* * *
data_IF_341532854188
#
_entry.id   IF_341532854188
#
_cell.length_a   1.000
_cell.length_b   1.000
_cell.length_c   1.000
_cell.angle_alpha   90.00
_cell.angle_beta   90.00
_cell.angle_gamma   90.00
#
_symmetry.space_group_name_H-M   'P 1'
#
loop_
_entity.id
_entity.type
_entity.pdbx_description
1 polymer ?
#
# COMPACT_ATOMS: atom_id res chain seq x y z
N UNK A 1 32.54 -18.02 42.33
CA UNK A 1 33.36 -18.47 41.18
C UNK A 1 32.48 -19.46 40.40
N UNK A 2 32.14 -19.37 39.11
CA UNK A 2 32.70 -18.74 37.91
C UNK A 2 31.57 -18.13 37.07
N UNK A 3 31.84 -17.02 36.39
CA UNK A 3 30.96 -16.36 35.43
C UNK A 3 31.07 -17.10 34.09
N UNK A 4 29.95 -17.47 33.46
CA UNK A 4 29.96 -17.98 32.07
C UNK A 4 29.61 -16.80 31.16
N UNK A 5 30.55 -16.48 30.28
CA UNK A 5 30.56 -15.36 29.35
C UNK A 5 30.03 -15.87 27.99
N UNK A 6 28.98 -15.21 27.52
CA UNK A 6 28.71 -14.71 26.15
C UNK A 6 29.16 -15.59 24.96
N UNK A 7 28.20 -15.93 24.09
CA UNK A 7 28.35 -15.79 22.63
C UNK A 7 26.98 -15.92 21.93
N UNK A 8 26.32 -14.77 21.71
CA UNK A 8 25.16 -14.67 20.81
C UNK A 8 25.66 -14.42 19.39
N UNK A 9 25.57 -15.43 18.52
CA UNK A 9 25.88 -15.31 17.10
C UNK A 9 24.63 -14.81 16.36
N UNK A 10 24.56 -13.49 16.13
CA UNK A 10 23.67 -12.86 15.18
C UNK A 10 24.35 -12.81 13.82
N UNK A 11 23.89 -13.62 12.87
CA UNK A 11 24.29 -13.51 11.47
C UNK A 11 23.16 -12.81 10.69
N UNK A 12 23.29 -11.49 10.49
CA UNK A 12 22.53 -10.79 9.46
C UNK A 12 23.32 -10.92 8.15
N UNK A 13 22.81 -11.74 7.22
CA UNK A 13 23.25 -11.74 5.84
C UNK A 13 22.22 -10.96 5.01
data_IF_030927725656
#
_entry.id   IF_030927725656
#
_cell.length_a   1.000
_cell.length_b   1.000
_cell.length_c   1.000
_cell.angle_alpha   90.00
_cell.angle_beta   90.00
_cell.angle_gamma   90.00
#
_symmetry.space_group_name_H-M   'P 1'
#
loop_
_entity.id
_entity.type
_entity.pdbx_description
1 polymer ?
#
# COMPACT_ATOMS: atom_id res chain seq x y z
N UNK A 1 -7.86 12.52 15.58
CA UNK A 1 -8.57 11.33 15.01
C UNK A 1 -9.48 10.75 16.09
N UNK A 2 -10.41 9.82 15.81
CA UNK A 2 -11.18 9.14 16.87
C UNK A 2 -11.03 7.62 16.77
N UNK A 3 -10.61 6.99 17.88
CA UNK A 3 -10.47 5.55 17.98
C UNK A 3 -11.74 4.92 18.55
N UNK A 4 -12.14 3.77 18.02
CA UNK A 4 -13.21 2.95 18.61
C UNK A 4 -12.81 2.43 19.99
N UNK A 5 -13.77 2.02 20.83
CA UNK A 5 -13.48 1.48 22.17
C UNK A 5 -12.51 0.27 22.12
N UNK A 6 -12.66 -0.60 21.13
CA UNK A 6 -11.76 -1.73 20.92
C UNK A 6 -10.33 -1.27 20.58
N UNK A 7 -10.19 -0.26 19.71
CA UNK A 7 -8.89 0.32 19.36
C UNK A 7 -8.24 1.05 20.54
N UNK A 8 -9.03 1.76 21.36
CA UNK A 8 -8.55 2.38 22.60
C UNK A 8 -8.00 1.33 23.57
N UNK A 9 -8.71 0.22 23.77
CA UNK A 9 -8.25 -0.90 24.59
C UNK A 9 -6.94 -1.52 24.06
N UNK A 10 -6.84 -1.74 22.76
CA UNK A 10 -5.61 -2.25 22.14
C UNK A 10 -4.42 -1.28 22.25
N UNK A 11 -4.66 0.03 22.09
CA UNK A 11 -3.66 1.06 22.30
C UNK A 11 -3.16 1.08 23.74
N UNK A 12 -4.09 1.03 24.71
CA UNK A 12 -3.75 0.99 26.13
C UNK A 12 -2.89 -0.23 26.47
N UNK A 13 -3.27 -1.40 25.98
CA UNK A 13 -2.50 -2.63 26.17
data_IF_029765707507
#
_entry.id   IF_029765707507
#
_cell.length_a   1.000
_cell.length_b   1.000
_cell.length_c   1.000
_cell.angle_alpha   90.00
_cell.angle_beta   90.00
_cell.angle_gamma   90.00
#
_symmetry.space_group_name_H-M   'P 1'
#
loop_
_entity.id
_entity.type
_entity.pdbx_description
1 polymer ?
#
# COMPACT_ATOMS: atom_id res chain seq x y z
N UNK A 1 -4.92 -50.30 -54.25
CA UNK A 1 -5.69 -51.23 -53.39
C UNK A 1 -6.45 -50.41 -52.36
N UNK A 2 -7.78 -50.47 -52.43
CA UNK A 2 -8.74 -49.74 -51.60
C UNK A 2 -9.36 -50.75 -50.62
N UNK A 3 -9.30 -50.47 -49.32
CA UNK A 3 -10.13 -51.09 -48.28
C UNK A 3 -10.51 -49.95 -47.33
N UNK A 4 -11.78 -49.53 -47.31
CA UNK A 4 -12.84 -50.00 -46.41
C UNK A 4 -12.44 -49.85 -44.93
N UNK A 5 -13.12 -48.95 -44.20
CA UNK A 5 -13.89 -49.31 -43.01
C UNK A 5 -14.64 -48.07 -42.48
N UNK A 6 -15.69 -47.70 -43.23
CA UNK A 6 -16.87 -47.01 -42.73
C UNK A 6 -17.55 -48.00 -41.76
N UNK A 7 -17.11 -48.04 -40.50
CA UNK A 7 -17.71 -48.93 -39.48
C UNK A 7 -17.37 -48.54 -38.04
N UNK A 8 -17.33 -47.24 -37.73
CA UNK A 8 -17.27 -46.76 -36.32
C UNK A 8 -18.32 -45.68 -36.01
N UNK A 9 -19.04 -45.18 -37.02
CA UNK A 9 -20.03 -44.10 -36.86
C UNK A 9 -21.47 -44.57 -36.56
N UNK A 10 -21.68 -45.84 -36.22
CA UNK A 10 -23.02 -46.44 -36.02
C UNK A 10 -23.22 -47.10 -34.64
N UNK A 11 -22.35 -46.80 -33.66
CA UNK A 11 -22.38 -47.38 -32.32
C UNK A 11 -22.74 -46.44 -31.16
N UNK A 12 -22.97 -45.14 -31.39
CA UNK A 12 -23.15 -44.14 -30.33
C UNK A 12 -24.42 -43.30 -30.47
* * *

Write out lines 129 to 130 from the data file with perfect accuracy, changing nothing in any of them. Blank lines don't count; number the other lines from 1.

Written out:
_symmetry.space_group_name_H-M   'P 1'
#